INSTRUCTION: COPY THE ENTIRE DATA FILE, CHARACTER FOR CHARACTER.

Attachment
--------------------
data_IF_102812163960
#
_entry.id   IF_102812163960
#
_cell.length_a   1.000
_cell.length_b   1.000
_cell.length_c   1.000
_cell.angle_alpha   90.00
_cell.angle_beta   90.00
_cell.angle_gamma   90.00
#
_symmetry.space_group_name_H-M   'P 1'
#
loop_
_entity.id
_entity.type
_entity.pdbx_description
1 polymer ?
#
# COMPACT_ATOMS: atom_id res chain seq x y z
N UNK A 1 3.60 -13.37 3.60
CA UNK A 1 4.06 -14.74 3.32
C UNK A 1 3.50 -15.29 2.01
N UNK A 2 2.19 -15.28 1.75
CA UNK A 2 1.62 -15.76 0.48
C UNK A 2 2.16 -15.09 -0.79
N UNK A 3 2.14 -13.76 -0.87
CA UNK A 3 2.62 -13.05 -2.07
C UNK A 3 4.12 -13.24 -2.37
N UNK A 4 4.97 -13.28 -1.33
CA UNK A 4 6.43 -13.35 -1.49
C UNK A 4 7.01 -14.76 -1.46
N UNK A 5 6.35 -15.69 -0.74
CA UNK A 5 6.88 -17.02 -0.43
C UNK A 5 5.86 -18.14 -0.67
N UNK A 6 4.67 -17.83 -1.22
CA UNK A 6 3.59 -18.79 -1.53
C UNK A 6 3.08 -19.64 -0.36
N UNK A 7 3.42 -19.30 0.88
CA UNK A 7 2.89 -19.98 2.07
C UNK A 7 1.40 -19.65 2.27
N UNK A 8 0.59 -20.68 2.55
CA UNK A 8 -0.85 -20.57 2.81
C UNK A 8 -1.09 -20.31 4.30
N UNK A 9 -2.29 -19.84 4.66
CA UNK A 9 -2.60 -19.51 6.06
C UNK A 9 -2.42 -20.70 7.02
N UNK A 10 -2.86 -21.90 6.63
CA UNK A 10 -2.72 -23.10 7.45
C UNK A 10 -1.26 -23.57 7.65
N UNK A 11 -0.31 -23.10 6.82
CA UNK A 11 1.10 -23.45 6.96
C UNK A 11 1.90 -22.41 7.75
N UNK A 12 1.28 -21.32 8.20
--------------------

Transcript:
data_IF_102812163960
#
_entry.id   IF_102812163960
#
_cell.length_a   1.000
_cell.length_b   1.000
_cell.length_c   1.000
_cell.angle_alpha   90.00
_cell.angle_beta   90.00
_cell.angle_gamma   90.00
#
_symmetry.space_group_name_H-M   'P 1'
#
loop_
_entity.id
_entity.type
_entity.pdbx_description
1 polymer ?
#
# COMPACT_ATOMS: atom_id res chain seq x y z
N UNK A 1 3.60 -13.37 3.60
CA UNK A 1 4.06 -14.74 3.32
C UNK A 1 3.50 -15.29 2.01
N UNK A 2 2.19 -15.28 1.75
CA UNK A 2 1.62 -15.76 0.48
C UNK A 2 2.16 -15.09 -0.79
N UNK A 3 2.14 -13.76 -0.87
CA UNK A 3 2.62 -13.05 -2.07
C UNK A 3 4.12 -13.24 -2.37
N UNK A 4 4.97 -13.28 -1.33
CA UNK A 4 6.43 -13.35 -1.49
C UNK A 4 7.01 -14.76 -1.46
N UNK A 5 6.35 -15.69 -0.74
CA UNK A 5 6.88 -17.02 -0.43
C UNK A 5 5.86 -18.14 -0.67
N UNK A 6 4.67 -17.83 -1.22
CA UNK A 6 3.59 -18.79 -1.53
C UNK A 6 3.08 -19.64 -0.36
N UNK A 7 3.42 -19.30 0.88
CA UNK A 7 2.89 -19.98 2.07
C UNK A 7 1.40 -19.65 2.27
N UNK A 8 0.59 -20.68 2.55
CA UNK A 8 -0.85 -20.57 2.81
C UNK A 8 -1.09 -20.31 4.30
N UNK A 9 -2.29 -19.84 4.66
CA UNK A 9 -2.60 -19.51 6.06
C UNK A 9 -2.42 -20.70 7.02
N UNK A 10 -2.86 -21.90 6.63
CA UNK A 10 -2.72 -23.10 7.45
C UNK A 10 -1.26 -23.57 7.65
N UNK A 11 -0.31 -23.10 6.82
CA UNK A 11 1.10 -23.45 6.96
C UNK A 11 1.90 -22.41 7.75
N UNK A 12 1.28 -21.32 8.20